So, then. Could there be another reason North-area parents try so hard to get their children admitted to South? Could there be?

I dunno. You tell me:

Posted at 8:34 am in Education, The Farms | 7 Comments

An alternative to a tech bond?

No matter how you feel about the technology bond proposal being discussed by the school board lately, I recommend you read ex-school board treasurer Brendan Walsh’s blog proposing an alternative to the original proposal. Breaking the shopping list into must-haves and nice-to-haves, he posits that maybe there’s a better way to skin this particular cat, and get the cost to taxpayers down from 2.2 mills to 0.5.

Posted at 8:08 pm in Education | 3 Comments

Shores councilman charged with domestic violence

A press release just arrived from Wayne County Prosecutor Kym Worthy’s office:

Grosse Pointe Shores Councilman Charged with Domestic Violence

Prosecutor Kym L. Worthy has charged Grosse Pointe Shores Councilman Daniel Thomas Schulte, 59, in connection with an alleged domestic violence assault involving his wife that occurred on August 7, 2013, at approximately 10:22 p.m. The Grosse Pointe Shores Police Department received a 911 call to the marital residence on Hampton Street. Officers interviewed the victim and another family member at the scene. As a result Schulte was placed under arrest.

He has been charged with Resisting and Obstructing (2 years), Preventing a Crime Report ( 1 year) and Domestic Violence ( 93 days). We were informed this morning that Schulte was arraigned during the evening of Thursday, August, 8, 2013. His preliminary examination is scheduled for August 21, 2013. The local judge has disqualified himself. The State Court Administrator will be assigning another judge to the case.

UPDATE: Schulte speaks to the Free Press, says nothing really happened.

Posted at 1:15 pm in Government, The Shores | Leave a comment


In 2010, Gail Perry Mason was one of the people I talked to for a story about African-American residents of the Grosse Pointes. (Sorry, no link. Our GPToday archives are somewhere in the ether.) Another was Hubert Sawyers III, and I forget the name of a third woman I interviewed, although it’ll probably come to me as soon as I post this.

Sawyers was the most reluctant resident, and a renter. He liked it OK in the Park, but thought the cities did a terrible job marketing themselves to would-be home buyers like him and his wife. He also thought he was unlikely to stay; the casual racism he encountered here and there was enough for him to think they’d be happier in Detroit, and sure enough, that’s where they moved shortly thereafter.

But Mason loved it here, as I recall. Sure, sometimes her preppy sons had people cross the street when they approached on a sidewalk, but on the whole, the Park was a great place to live, she said.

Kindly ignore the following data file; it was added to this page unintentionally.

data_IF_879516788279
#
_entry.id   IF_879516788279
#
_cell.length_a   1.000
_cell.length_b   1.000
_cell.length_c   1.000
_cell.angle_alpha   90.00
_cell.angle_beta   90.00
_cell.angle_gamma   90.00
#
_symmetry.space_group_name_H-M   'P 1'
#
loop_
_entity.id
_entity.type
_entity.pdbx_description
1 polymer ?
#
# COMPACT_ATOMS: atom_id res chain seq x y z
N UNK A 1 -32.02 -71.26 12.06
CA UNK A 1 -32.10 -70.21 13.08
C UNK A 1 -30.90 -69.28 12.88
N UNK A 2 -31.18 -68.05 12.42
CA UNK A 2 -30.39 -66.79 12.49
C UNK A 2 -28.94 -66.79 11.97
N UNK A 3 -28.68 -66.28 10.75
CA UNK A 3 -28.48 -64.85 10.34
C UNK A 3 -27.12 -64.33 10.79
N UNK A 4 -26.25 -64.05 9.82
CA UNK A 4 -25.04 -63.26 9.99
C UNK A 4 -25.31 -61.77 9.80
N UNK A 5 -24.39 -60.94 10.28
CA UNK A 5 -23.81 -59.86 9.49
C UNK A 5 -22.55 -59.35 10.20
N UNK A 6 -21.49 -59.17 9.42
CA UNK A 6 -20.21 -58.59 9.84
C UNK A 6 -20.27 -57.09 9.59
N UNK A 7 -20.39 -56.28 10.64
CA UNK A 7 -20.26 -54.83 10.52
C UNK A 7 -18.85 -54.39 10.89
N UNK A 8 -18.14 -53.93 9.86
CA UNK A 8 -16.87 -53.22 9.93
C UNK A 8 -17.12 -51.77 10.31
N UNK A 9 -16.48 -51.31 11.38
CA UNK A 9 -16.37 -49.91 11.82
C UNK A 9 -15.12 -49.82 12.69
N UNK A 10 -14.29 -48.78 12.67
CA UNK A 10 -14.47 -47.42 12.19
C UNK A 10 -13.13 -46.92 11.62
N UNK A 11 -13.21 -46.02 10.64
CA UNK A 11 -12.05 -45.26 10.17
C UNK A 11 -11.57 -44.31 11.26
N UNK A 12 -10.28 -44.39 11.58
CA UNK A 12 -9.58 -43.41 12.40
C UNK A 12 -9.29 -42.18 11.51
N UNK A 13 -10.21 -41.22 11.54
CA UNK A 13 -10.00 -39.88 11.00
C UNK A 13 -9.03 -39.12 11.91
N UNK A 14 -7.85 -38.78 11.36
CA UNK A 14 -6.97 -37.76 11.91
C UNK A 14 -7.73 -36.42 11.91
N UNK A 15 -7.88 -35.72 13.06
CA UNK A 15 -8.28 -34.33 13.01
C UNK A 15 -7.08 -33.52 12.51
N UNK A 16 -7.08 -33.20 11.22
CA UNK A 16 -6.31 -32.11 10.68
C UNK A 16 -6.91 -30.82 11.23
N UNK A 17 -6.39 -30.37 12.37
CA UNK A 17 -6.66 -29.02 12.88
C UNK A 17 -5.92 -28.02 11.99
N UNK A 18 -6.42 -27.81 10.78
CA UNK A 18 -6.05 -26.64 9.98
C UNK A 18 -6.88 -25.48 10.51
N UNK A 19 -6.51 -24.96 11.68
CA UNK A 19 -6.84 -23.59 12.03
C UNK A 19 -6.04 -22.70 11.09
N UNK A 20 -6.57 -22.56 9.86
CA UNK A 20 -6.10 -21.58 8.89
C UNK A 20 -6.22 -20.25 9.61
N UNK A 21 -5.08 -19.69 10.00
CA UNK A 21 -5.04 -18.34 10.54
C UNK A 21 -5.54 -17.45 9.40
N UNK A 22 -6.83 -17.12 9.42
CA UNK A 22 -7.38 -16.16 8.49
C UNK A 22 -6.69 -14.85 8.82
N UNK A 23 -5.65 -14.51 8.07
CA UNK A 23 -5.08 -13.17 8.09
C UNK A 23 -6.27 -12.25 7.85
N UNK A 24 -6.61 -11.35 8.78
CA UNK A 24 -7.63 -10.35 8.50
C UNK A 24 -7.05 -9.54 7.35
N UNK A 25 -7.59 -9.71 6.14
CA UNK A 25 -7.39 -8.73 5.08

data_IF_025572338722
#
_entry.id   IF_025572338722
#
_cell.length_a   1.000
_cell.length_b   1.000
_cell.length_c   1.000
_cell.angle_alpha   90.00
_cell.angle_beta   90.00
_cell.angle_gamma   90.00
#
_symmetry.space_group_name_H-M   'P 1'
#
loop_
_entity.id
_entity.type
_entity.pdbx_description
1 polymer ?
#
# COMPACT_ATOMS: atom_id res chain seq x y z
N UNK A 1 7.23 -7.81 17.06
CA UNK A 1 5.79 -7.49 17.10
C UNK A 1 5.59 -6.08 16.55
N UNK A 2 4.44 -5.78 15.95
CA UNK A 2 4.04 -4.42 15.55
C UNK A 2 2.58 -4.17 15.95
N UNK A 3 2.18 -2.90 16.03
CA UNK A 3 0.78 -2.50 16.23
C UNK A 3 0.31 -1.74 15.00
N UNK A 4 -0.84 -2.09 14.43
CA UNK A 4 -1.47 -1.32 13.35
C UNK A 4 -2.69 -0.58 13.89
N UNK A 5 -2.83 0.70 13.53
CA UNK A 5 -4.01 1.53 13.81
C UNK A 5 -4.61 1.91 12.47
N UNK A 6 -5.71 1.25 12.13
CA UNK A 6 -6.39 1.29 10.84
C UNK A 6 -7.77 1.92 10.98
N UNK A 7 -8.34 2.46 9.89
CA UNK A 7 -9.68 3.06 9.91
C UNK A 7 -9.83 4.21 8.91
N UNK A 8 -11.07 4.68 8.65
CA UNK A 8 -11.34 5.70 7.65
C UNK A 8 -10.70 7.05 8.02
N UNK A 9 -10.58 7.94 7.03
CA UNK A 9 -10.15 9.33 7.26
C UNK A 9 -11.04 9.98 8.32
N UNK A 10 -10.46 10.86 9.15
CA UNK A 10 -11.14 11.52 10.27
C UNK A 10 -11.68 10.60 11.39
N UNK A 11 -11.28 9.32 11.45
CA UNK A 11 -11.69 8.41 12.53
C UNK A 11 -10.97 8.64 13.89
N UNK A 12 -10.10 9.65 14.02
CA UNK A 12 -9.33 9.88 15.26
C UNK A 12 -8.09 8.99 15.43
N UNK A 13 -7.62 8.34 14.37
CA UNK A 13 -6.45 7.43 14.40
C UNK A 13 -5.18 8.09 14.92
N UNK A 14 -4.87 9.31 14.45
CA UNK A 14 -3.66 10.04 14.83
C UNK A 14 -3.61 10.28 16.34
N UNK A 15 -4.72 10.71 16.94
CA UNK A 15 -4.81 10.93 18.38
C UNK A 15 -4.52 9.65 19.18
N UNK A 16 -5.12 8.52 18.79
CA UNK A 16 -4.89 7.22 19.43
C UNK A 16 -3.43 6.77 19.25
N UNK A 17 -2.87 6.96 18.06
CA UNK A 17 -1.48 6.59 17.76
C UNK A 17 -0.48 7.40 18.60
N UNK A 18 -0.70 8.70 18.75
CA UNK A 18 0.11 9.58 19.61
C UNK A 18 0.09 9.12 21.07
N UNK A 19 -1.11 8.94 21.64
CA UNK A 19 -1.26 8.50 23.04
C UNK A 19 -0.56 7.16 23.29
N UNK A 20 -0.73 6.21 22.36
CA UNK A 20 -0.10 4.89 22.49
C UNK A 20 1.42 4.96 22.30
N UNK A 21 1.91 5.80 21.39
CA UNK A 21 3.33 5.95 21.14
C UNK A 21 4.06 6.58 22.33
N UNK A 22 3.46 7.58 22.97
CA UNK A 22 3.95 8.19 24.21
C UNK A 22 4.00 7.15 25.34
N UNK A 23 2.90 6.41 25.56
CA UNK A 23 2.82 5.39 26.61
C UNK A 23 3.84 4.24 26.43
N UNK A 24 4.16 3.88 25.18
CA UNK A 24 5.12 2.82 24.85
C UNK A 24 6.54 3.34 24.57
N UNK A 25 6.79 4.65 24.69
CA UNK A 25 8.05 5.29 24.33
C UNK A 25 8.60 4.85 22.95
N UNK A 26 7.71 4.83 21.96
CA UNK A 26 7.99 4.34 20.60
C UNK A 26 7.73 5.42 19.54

I hadn’t thought of her for a while, until I saw she was the subject of a Rochelle Riley column in the Free Press the other day. Looks like we lost her, too:

Mason moved back to Detroit, she said, because she wanted to come back home.

“Most people come back home. I think people feel welcome when they come back home. I think people feel loved when they come back home,” she said. “I’ve never felt so much love from my neighbors, people in the stores that I go to in Detroit. I speak to everyone, and everyone speaks back. I love our city. Detroit is my home, my roots. I came home.”

Posted at 9:18 am in The commons | Leave a comment


Will Grosse Pointe’s be one of the roughly 300 Patch sites slated to be shut down tomorrow (Aug. 9)? I guess we’ll find out.

I’ve heard secondhand that GP’s Patch had the highest traffic of all the Metro Detroit sites. Certainly traffic has plummeted with the loss of local editor Sara Eaton Martin some weeks back, but the potential is there. On the other hand, the site never had much local advertising, and the plan is to pull the plug on those Patches that aren’t profitable and aren’t on track to be. Under that criteria, are any of them prospering?

UPDATE: Layoffs at Patch have been postponed for another week.

Posted at 11:22 am in Media | Leave a comment

Calling all dirty dogs.

Make your plans now. Because there’s no dog wash like this dog wash, and it’s Sunday:


All proceeds benefit the Grosse Pointe Animal Adoption Society. It’s $10 well-spent.

Posted at 10:46 pm in The commons | Leave a comment

Blowing off the dust.

Hey, apologies for the long absence. Believe it or not, I have other duties in the world, one of which is working full-time for another publication. That one pays me money; this is just for fun. So you can see how the priorities break down.